Smart materials made in minutes using eco-friendly acoustic technique

Materials World magazine
1 Jul 2019

An eco-friendly technique that can produce metal-organic frameworks in minutes has been demonstrated by using sound waves to manipulate atoms. Shardell Joseph finds out more.

A method that can quickly produce metal-organic frameworks (MOFs) using high-frequency sound waves has shown to be a more environmentally stable approach to traditional processes. Researchers from Royal Melbourne Institute of Technology (RMIT) University, Australia, have developed the smart MOF materials using a process that avoids high temperatures or chemical solvents.

The versatile and super porous nanomaterial has increased in popularity among material scientists, due to having a large range of uses for a wide variety of applications. MOFs can be used to store, separate, release or protect almost anything. The common process for creating them, however, is environmentally unsound and can take a long time.

‘Traditional methods of producing MOFs involve the use of harmful solvents which are trapped within the pores of the MOFs,’ RMIT Researcher and lead author of the study published in Nature Communications, Dr Heba Ahmed, told Materials World. ‘Currently, to remove these solvents scientists either use high temperature and vacuum, a process that releases even more greenhouse gases, or they use other harmful solvents.

‘This combination of vacuum and high temperatures or harmful chemical solvents, a process called activation, makes the traditional process for creating them environmentally unsustainable and can take several hours or even days.’

Demonstrating a method that can produce a customised MOF in minutes, the researchers have harnessed the precision power of high-frequency sound waves, removing the need for chemical solvents making the technique clean.

‘At our labs, we were able to harness a type of high-frequency sound wave – non-audible megahertz waves – called surface acoustic waves, to precisely tailor these MOFs and cut the lengthy synthesis time to few minutes,’ said Ahmed. ‘The sound waves were able to flush out the solvents from the pores during synthesis, leaving the pores vacant, eliminating the need for activation.’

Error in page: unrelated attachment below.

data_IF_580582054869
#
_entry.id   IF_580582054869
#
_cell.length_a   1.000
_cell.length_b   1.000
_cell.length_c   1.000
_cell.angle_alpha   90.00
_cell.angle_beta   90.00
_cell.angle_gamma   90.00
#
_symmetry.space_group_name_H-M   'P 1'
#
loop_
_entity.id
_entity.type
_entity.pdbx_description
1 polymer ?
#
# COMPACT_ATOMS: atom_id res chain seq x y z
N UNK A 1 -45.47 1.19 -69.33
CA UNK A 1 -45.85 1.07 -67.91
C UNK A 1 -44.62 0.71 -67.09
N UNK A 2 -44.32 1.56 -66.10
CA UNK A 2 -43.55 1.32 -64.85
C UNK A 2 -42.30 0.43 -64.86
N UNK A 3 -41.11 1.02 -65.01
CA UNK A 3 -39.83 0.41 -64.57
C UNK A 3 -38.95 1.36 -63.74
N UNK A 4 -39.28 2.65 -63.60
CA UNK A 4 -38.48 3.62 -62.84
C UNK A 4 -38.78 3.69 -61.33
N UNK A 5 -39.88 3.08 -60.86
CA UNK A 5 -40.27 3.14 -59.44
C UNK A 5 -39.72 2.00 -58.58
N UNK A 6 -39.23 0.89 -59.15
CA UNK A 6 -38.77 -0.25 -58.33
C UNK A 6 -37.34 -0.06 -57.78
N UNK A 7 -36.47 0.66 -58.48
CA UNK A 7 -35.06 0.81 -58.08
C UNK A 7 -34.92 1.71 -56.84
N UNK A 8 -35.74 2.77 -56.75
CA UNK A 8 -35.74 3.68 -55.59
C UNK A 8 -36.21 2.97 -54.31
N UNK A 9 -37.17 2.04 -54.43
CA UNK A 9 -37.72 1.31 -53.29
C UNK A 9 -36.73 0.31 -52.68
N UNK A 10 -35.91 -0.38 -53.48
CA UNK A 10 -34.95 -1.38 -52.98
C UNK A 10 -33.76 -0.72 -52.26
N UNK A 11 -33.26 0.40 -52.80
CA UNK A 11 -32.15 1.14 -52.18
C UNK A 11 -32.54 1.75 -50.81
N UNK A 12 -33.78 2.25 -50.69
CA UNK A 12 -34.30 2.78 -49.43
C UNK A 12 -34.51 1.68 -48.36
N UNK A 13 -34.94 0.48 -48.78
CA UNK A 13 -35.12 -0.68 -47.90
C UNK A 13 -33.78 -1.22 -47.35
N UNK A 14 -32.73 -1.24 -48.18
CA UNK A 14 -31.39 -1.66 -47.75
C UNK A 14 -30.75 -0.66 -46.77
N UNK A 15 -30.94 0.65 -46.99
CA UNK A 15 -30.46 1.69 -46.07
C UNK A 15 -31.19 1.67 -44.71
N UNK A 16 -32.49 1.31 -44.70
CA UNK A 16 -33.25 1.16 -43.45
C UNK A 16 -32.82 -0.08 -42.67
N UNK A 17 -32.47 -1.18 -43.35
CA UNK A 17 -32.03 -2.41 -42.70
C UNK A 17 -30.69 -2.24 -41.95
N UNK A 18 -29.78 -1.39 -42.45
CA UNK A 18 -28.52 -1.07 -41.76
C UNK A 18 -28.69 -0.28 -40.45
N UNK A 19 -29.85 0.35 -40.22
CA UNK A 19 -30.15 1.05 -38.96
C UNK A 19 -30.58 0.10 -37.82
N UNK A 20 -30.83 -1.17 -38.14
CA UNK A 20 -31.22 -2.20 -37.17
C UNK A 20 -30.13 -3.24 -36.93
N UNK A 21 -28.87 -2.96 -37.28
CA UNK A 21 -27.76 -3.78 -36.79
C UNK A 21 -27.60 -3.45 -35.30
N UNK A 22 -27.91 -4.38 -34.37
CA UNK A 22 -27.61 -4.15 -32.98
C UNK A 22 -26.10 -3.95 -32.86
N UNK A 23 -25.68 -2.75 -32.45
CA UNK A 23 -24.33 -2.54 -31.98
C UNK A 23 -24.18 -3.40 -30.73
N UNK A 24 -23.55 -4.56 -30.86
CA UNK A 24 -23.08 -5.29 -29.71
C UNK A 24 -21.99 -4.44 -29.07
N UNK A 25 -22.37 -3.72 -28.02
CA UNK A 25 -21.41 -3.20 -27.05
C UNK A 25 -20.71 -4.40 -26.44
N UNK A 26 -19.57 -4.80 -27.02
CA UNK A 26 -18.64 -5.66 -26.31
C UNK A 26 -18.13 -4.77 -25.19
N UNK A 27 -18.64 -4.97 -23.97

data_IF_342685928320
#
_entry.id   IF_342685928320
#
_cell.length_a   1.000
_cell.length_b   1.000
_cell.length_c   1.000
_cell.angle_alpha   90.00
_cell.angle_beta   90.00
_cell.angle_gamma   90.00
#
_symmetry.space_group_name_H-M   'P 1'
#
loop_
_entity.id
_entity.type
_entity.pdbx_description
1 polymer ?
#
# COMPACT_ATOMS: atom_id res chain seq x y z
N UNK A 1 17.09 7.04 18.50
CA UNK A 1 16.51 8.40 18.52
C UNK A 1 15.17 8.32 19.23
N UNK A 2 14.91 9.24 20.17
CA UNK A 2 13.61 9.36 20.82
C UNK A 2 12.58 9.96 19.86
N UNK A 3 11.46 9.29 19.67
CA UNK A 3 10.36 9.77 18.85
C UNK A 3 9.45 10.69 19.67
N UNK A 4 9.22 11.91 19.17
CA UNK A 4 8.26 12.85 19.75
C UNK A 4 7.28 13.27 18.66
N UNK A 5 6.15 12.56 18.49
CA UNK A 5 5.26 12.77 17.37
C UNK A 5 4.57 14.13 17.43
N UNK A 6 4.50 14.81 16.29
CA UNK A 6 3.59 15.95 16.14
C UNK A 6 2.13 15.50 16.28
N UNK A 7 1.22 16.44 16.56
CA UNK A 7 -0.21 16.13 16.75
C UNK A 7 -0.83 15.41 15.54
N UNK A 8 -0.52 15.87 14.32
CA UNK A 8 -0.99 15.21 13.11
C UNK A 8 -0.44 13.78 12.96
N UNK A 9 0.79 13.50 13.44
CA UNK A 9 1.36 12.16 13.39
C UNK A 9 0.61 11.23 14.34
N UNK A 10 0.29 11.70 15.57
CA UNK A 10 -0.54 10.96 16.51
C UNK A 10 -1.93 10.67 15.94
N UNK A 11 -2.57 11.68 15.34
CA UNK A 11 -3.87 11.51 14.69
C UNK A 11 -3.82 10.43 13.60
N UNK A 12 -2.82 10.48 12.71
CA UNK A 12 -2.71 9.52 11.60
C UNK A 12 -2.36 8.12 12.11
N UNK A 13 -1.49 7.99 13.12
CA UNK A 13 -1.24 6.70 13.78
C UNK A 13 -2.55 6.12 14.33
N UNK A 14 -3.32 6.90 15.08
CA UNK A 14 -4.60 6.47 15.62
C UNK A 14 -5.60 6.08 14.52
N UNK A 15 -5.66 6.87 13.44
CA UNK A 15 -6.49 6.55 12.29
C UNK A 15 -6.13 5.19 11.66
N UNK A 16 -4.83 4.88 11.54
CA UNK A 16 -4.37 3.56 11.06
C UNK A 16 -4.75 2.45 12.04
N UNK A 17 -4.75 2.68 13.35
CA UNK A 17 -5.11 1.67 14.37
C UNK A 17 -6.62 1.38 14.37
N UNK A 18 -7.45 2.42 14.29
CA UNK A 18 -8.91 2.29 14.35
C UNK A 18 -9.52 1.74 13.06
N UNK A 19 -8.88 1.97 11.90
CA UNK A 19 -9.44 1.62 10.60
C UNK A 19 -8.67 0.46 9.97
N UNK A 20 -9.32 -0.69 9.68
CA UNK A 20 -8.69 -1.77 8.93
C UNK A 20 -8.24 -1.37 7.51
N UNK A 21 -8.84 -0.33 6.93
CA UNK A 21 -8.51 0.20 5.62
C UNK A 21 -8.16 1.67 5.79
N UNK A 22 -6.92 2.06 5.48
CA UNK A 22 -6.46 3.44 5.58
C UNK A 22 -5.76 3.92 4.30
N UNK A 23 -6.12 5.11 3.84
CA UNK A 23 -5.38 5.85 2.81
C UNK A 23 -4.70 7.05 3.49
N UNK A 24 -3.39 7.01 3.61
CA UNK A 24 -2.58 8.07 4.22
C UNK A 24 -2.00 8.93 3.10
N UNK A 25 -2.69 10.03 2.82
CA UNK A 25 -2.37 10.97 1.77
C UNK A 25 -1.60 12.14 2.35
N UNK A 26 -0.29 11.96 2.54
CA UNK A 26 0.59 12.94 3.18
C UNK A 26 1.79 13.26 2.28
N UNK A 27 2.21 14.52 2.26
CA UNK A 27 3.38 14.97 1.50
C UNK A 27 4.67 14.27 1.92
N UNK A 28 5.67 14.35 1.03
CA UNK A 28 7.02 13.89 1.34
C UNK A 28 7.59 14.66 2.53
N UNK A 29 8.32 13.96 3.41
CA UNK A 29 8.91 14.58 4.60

Benefiting from MOFs

Predicted to be the defining material of the 21st Century, MOFs have become a prevalent smart material, ideal for the sensing and trapping of substances at minute concentrations, purifying water or air, or for holding large amounts of energy, which can improve batteries and energy storage devices.

‘MOFs are self-assembled combinations of metals and inorganic ligands that result in a relatively young class of highly ordered, porous materials,’ said Ahmed.

‘Because of the number of structural and chemical possibilities, high surface area, controlled pore volume, and thermal properties, they can be efficiently tailored and adapted for number of applications.’

Due to the great flexibility to tailor MOFs for virtually any application, scientists have designed more than 88,000 customised MOFs – for applications from agriculture to pharmaceuticals. Conventional use of chemical solvents, processes that contribute to carbon emissions, and length of time to create, however, led the team to incorporate acoustic waves into the process.

Introducing sound

Using sound waves to manipulate atoms within a material is an innovation for MOFs, but is not a new phenomenon. Discovered in 1885 by Lord Rayleigh, surface acoustic waves (SAWs) are nanometre scale surface waves that travel across a piezoelectric material. These types of sound waves have been commonly used in telecommunications and to manipulate – or precisely, to move – fluids and particles in drops through pumping them.

‘In our lab, we thought to utilise this phenomenon for making intricate structures of crystalline materials, said Ahmed. ‘We tried this approach in the past on simple table salt – sodium chloride – in a previously published study in Advanced Materials, and we were able to make new types of the common table salt with better solubility and enhanced taste. On trying the acoustic approach on MOFs, we were surprised that they exhibited large surface area after the synthesis without any activation.’

Ahmed explained how the sounds waves can precisely orient and move the atoms to form intricate highly organised porous MOF networks with preferred directions, which can help with specific capture of the target molecules. In addition, the inherently vacant pores from the acoustic synthesis process will allow for more surface area available for maximum capture.

‘This acoustic technique can be extended to virtually any MOF, and can even be used to tailor a completely different generation of new materials. This indeed can open an exciting new era in the discovery of materials of the future.’

Looking ahead, the team is confident in the scalability of its acoustic approach. ‘Although this is a chip scale technique, it can be scaled out through using a number of these chips,’ said Ahmed. ‘These acoustic chips are very cheap – US$1 – and robust. With the technique able to be expanded to other MOFs and scaled out for efficient green production of these smart materials, we feel others will start to adopt this approach.’